History of the Accounting Department
Founded in 1906 by Homer and Charles Pace, Pace Institute began as a business school for men and women who aspired to a better life. While studying for the Certified Public Accountant (CPA) examination, Homer Pace stated that New York afforded very little and very poor instruction along these lines, and he "discovered that the accounting literature in the United States was practically nil." Homer purchased British accounting publications for $75 and began preparing literature on accounting. Other students began utilizing this material and Homer did some tutoring. After passing the CPA examination, Homer considered "the advisability of opening a school in New York for coaching in accountancy and also for teaching the real, genuine bookkeeping that the accountants consider the best and which cannot be found in the commercial schools."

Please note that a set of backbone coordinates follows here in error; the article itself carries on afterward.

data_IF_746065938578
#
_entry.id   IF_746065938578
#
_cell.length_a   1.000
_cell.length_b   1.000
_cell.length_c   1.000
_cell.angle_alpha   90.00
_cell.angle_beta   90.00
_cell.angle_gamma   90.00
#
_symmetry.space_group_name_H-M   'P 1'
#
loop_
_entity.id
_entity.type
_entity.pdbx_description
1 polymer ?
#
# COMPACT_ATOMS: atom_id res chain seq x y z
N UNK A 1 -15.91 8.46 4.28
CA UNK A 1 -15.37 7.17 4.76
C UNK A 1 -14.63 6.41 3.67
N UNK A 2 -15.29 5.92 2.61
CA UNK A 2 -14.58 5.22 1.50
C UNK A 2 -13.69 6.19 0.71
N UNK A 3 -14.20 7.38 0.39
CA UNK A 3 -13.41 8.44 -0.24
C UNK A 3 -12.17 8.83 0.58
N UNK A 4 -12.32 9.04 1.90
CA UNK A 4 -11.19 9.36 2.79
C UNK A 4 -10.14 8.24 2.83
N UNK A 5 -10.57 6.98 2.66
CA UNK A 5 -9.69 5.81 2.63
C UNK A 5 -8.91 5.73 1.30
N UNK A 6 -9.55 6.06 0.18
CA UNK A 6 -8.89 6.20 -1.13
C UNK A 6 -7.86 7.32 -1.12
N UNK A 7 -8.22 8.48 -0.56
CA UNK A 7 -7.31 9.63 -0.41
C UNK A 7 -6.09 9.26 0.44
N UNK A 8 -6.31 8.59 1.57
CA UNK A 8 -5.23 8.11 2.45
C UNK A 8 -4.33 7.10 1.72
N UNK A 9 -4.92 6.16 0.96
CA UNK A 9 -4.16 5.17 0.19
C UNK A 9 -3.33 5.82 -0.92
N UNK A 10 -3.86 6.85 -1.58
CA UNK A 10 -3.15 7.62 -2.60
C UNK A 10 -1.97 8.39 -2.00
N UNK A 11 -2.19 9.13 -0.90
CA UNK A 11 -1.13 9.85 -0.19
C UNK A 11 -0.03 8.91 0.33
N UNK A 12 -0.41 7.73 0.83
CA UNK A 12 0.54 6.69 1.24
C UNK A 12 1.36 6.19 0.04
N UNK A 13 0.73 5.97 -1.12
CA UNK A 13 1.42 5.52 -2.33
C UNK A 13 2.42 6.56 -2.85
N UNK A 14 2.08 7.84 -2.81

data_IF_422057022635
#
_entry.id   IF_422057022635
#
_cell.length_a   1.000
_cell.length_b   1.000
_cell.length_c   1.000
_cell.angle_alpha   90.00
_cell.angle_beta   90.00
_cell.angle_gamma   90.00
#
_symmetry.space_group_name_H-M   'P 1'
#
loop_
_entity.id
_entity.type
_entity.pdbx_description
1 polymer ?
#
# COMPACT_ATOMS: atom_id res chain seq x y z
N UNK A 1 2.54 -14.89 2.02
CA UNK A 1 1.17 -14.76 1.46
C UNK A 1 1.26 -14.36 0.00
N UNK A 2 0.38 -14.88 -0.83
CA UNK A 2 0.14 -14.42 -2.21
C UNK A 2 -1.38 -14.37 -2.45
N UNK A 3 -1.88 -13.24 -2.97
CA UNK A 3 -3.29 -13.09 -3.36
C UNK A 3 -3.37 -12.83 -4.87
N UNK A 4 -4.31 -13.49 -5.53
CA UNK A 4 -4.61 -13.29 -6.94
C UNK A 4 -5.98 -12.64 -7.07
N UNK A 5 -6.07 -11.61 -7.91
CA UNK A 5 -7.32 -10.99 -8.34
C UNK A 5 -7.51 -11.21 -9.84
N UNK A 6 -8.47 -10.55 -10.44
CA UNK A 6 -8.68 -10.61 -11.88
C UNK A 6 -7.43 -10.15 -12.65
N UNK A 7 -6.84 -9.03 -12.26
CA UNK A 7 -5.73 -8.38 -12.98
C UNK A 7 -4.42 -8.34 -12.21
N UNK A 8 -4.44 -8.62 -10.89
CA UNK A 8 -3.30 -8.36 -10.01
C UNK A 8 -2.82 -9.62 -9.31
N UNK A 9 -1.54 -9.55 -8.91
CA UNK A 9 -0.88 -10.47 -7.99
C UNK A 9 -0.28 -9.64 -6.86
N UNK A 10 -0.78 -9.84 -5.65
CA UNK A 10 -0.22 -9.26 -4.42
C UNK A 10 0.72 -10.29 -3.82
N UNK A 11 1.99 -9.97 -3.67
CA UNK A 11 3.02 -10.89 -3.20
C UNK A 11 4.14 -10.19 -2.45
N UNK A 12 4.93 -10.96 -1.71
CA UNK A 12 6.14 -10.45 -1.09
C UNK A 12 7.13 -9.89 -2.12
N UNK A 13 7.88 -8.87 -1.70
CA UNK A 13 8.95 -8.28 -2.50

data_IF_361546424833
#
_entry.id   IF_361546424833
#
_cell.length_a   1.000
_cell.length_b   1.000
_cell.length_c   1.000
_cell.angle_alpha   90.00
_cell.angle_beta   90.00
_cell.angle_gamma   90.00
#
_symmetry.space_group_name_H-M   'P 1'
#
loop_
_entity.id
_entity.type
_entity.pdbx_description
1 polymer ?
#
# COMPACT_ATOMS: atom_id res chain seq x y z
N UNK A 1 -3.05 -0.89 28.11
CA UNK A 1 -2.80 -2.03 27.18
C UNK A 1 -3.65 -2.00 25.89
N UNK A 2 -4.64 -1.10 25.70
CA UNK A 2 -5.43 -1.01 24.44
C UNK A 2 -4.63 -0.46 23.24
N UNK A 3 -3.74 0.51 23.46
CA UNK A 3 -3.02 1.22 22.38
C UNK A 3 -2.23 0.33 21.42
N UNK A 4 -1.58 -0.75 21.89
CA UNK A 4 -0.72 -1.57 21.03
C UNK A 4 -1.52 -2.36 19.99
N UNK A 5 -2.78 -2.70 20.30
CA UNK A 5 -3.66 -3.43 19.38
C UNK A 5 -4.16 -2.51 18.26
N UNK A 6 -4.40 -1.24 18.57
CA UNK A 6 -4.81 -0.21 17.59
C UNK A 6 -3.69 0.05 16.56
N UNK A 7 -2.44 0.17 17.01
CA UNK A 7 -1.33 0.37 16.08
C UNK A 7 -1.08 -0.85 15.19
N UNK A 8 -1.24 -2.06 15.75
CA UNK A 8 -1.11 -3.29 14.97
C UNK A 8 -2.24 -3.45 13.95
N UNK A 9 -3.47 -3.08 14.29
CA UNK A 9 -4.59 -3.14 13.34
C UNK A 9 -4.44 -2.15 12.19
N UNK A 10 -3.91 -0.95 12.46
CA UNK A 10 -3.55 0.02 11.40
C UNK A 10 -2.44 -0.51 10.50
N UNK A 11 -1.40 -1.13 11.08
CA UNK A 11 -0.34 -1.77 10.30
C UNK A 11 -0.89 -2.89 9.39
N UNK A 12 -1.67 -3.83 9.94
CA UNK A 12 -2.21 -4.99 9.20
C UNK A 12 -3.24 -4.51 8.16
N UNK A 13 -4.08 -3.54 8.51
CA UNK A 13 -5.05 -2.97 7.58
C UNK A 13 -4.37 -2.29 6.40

Homer and Charles Pace borrowed $600 and established Pace & Pace partnership to prepare students for the New York CPA examination. They rented a classroom and office in the old Tribune building in lower Manhattan and taught 10 men and 3 women the principles of accounting and business law. That building once stood where the Pace Plaza building stands today. Within a year, the operation had expanded from a dozen enrollees to eighty students. In 1933, Homer reorganized the Institute by dividing the school into three separate areas: the School of Marketing, Advertising & Selling, the School of Credit Science, and the School of Accountancy, each with their own separate advisory board.
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